The device has a 7-inch touchscreen that is surprisingly bright and readable. The front panel is grey plastic and the edge of the device is made of silver plastic. There is a small notch taken out of the lower left corner, something that I assume is useful of you wish to attach a lanyard to this thing. The back is the most pleasant aspect of the device. The soft touch plastic feels quite a bit like soft leather or suede.
There are exactly four buttons – a central home button, shaped like the Nook N, a power button on the upper left and two volume or control buttons on the right. There is a microUSB port at the bottom and a small flap that pops up near the notch where you can fit a microSD card. There is a speaker grille at the bottom and a small hole for a microphone at the top. Finally, there is a headphone jack at the top.
To power it on you simply hold down the power button. It boots in about a minute and starts back up in about 2 seconds. There are small audio cues for the various functions, including plugging into the USB cable and unlocking and locking the device. These can be turned off.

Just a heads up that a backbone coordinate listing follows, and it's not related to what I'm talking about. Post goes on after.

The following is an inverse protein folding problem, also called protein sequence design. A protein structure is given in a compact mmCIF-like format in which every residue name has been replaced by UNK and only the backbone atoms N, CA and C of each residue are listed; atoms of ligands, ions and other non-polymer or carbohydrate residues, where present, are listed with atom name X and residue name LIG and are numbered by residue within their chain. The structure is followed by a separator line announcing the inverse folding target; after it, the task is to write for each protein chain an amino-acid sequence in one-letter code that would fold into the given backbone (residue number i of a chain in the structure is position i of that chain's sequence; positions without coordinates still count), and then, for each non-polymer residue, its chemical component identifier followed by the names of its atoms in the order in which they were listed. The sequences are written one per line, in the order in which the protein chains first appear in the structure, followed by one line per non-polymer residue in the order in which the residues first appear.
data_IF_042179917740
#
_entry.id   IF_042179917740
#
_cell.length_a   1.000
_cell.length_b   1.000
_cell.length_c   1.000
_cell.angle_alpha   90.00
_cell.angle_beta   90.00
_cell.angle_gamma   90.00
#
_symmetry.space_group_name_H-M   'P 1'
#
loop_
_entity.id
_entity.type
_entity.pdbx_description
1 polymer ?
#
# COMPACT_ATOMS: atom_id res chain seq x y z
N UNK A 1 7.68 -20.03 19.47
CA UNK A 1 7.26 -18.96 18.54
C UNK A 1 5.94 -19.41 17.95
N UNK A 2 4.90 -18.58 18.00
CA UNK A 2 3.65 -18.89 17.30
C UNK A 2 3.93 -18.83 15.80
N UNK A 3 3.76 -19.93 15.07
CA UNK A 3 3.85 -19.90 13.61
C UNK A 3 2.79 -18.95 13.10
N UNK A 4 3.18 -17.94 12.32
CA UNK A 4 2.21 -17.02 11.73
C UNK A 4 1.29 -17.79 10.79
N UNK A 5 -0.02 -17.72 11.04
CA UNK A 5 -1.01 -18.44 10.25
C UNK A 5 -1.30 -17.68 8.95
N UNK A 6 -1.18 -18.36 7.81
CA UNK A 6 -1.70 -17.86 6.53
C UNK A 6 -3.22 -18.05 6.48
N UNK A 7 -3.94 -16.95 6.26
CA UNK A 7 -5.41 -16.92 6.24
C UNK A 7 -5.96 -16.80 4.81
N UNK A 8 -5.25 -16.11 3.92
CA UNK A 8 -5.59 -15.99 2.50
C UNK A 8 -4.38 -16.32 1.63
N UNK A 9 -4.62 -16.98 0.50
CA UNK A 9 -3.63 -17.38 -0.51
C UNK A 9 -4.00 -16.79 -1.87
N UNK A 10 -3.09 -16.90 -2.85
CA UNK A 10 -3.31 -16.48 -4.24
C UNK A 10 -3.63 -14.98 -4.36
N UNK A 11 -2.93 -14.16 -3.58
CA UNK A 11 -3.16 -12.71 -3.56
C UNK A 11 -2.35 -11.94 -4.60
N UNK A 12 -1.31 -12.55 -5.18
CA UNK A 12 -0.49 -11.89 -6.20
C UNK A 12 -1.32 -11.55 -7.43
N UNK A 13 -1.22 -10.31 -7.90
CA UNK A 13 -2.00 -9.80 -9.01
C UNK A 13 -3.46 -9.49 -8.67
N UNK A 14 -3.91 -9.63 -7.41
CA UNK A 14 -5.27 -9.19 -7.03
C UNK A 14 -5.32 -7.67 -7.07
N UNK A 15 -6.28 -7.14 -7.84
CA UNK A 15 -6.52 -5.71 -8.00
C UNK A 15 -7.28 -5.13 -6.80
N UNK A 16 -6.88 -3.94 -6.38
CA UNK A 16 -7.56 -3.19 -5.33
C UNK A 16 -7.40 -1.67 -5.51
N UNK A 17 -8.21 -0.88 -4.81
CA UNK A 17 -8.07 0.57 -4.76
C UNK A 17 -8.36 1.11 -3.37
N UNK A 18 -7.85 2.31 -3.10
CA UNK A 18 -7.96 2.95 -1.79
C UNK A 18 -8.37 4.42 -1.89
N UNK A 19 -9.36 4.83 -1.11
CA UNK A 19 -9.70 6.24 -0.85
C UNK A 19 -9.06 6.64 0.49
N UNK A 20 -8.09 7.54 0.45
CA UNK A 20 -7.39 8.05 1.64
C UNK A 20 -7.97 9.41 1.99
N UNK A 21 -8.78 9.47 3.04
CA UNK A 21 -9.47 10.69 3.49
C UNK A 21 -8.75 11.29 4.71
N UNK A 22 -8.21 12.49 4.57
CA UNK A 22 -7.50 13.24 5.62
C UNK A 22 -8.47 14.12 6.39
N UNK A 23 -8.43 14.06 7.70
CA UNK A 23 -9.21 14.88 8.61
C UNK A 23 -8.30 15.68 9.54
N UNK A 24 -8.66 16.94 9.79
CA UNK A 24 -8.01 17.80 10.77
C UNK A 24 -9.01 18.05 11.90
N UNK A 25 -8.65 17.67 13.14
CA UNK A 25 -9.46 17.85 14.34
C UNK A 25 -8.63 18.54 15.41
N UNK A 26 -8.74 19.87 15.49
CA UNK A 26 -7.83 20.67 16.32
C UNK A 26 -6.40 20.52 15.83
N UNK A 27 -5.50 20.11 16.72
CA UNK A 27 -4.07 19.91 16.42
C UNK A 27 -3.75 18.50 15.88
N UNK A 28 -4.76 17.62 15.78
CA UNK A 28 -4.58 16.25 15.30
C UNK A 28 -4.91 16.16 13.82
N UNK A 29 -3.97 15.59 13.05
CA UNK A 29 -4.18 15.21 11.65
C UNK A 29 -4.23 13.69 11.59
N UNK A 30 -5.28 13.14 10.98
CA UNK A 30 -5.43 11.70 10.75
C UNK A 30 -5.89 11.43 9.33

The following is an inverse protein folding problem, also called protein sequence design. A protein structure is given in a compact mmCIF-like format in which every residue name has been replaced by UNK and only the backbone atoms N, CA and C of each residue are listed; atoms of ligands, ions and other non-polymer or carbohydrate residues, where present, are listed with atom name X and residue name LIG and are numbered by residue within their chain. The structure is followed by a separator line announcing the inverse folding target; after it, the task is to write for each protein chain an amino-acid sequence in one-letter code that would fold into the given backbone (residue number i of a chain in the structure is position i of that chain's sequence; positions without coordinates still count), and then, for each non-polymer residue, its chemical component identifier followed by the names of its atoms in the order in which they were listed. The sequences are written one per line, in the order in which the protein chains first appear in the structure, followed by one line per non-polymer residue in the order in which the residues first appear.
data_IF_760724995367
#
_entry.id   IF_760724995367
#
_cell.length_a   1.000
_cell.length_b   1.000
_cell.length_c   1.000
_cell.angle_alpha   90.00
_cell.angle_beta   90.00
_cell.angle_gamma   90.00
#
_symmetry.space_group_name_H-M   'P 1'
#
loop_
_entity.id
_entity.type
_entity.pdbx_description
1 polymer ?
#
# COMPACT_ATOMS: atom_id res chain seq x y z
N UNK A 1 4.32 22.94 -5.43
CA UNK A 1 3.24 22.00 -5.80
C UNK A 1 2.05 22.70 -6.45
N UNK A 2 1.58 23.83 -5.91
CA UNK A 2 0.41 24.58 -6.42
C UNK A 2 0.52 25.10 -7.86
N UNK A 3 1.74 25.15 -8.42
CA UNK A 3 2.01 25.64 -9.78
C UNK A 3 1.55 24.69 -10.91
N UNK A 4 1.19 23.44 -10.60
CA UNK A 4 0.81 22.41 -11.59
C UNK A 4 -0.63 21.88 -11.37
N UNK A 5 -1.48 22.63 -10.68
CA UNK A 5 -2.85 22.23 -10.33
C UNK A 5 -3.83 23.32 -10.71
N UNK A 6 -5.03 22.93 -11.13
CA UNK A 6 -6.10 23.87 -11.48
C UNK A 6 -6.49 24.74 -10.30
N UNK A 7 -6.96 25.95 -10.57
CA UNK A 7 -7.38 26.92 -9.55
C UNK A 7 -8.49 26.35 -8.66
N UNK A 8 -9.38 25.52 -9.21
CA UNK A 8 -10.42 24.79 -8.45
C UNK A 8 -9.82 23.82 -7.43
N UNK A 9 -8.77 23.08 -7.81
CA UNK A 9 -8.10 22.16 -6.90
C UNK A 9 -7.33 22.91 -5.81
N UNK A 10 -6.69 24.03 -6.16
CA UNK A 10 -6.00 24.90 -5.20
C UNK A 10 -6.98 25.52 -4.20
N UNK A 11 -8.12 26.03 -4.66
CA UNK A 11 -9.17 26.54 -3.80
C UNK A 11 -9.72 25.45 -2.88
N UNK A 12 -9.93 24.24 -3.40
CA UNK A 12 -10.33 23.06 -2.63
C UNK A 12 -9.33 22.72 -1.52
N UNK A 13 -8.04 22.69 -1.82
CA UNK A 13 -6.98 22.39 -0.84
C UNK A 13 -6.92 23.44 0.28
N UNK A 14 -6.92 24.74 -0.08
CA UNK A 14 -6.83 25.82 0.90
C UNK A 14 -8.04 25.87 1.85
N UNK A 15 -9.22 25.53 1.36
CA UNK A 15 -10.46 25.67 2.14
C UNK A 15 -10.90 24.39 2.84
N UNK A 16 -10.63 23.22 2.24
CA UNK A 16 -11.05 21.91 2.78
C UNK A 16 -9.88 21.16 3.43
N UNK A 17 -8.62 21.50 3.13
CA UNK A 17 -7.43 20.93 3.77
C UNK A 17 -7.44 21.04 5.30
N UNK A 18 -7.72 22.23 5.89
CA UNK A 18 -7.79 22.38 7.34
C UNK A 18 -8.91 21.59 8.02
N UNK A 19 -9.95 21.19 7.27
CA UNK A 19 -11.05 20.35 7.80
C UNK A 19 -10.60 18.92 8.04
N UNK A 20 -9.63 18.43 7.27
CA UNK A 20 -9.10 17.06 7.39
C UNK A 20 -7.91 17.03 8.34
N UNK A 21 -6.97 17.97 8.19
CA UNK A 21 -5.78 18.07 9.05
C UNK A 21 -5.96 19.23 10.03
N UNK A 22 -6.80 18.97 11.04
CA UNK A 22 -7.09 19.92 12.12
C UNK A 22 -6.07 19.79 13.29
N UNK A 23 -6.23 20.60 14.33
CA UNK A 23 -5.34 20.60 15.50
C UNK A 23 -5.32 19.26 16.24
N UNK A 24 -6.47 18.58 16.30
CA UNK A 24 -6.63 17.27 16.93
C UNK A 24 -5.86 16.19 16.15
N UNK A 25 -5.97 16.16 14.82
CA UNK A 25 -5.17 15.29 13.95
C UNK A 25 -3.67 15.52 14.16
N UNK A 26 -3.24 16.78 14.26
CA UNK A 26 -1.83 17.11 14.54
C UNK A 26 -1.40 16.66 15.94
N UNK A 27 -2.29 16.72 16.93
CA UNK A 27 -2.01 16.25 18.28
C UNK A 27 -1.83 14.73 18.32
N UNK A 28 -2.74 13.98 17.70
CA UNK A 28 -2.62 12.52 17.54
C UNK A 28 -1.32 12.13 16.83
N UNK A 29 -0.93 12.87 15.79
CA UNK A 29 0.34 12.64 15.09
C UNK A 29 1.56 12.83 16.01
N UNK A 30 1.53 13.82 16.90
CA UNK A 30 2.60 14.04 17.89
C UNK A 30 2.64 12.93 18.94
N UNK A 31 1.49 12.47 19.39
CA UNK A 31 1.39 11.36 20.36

There is no camera.
The Nook Tablet is a direct descendent of Barnes & Noble’s Nook Color. As the name states, it’s a tablet, but not in the PC sense. The branding and UI points to the more primordial view of “tablet,” which suggests that this device is more like a cuneiform tablet to an early scribe than anything Bill Gates held up as the future of computing in 2001. However, the use of the word “tablet” is important in marketing this device. At $249, it can be perceived as being far more expensive than the Kindle Fire (although it’s not) and by naming the “Tablet” rather than the “Slate” or the “Runik Booke,” B&N is ostensibly saying “This is a computing device that we made for readers.”
When you connect the device to a Mac or PC, the onboard storage appears. If you add a microSD card, this card also appears as a separate drive, something that could be confusing to new users. The device automatically sets up a certain number of folders for B&N use as well as your private use and it scans those folders each time you unplug the device.